Millennials are known in some circles as not wanting to spend any money on anything. They live with their parents, they buy brandless goods at cheaper prices, and many times they would prefer to take an Uber than buy a car of their own. But this characterization of Millennial spending habits may be misconstrued. New research from the Fed indicates that Millennials may have all the same desire to spend as their parents, but simply can’t afford it.
Bloomberg’s Jeremy Herron and Luke Kawa report:
Millennials, long presumed to have less interest in the nonstop consumption of goods that underpins the American economy, might not be that different after all, a new study from the Federal Reserve says.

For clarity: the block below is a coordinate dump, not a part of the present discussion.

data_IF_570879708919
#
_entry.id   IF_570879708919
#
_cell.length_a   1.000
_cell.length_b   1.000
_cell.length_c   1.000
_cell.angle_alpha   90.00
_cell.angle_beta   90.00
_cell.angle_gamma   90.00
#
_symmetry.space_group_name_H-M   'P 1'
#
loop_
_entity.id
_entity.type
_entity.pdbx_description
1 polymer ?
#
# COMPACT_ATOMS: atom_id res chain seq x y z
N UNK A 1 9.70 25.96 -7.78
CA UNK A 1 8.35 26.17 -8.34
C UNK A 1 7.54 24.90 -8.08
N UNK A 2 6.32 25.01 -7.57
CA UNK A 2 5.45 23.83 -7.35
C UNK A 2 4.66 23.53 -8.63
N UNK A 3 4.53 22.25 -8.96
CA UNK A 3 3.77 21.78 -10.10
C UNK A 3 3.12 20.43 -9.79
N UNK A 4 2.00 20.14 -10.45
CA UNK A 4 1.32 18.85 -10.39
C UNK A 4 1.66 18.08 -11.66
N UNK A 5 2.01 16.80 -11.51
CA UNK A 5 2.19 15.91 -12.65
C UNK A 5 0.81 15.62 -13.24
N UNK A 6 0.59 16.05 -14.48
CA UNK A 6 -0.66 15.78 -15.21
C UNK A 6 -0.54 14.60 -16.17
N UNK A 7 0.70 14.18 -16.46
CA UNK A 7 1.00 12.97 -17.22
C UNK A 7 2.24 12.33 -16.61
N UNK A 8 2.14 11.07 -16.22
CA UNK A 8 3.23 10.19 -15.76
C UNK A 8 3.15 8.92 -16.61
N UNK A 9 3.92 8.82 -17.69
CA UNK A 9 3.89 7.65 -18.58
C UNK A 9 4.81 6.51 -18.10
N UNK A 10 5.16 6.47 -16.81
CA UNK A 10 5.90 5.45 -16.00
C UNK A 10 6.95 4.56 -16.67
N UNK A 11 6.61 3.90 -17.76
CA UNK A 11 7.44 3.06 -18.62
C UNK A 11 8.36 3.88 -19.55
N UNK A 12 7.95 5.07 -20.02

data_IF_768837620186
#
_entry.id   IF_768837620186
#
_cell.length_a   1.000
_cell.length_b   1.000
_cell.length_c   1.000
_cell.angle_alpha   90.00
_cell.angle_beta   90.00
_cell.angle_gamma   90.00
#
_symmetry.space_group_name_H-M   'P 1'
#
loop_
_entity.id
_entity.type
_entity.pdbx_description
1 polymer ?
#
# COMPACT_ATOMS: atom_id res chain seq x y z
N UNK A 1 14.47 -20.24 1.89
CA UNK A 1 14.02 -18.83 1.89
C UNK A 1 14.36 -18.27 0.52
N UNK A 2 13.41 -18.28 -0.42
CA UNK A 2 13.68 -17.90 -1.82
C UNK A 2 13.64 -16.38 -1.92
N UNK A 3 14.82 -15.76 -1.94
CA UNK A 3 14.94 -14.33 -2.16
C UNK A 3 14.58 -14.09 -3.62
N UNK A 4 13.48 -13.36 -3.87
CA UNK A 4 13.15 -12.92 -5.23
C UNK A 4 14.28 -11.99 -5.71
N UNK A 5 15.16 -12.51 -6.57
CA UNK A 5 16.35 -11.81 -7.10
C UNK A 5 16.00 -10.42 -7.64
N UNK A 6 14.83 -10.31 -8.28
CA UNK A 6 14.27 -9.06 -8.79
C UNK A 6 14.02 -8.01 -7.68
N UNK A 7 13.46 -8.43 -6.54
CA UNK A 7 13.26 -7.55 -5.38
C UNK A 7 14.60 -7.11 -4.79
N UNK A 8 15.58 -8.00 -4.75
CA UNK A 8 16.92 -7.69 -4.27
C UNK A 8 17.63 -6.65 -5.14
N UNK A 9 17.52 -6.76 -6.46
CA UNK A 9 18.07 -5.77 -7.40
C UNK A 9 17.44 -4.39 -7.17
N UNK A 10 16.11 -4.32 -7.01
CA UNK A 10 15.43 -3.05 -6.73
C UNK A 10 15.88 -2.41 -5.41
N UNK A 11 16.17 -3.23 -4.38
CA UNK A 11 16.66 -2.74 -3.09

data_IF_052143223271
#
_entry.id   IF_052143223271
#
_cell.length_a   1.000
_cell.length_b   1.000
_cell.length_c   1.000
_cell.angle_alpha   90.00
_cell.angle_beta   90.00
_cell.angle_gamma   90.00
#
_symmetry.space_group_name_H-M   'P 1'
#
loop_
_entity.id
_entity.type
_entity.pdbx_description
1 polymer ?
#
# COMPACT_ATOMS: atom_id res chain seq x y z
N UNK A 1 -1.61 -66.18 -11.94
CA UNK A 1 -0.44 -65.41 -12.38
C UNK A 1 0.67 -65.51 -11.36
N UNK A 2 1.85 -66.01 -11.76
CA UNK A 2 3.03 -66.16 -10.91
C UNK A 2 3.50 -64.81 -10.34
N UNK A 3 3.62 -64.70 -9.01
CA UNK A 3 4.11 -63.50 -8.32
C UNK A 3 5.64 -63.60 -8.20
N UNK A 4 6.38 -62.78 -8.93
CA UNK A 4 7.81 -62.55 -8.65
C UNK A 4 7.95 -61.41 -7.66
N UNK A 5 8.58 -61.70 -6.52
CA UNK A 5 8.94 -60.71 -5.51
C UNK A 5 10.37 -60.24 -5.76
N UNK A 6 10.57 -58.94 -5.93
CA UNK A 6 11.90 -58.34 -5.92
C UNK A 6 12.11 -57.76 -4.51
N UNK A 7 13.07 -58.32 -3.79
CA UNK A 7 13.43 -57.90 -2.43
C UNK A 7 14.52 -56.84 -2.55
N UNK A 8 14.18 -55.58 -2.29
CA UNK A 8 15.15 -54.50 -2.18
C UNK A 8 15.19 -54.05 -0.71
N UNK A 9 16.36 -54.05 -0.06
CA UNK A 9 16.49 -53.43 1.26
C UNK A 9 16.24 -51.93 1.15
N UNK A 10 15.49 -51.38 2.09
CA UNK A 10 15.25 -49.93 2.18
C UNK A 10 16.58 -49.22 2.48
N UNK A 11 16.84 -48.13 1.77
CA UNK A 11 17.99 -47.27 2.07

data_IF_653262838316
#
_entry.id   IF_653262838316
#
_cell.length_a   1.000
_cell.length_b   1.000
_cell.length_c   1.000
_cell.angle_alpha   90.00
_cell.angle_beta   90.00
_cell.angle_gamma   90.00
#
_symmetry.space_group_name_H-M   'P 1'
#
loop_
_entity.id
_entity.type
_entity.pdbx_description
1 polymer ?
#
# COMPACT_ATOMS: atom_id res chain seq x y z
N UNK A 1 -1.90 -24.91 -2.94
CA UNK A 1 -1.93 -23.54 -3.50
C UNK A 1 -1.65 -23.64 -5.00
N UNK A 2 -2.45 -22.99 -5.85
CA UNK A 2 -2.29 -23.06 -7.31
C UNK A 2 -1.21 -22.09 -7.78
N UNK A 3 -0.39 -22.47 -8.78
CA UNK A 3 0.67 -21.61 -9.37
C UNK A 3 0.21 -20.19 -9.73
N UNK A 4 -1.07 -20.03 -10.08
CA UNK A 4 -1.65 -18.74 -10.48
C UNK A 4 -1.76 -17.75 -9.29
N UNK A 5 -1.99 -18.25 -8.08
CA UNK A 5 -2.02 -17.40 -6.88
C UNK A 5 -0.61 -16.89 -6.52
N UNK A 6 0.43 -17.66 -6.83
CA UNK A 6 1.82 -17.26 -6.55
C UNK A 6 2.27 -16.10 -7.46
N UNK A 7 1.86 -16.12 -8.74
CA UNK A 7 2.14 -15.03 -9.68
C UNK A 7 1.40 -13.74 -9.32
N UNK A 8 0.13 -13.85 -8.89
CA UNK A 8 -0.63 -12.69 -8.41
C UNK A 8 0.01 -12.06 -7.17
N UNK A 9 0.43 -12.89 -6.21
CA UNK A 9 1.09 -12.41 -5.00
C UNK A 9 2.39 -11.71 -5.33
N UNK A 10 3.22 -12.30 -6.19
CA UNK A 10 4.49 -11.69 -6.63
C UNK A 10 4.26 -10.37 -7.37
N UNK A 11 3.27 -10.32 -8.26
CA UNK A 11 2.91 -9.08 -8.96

Their spending habits are a lot like the generations that came before them, they just have less money at this point in their lives, the Fed study found. The group born between 1981 and 1997 has fallen behind because many of them came of age during the financial crisis.
“We find little evidence that millennial households have tastes and preference for consumption that are lower than those of earlier generations, once the effects of age, income, and a wide range of demographic characteristics are taken into account,” wrote authors Christopher Kurz, Geng Li and Daniel J. Vine.
Read more here, and read the full report below.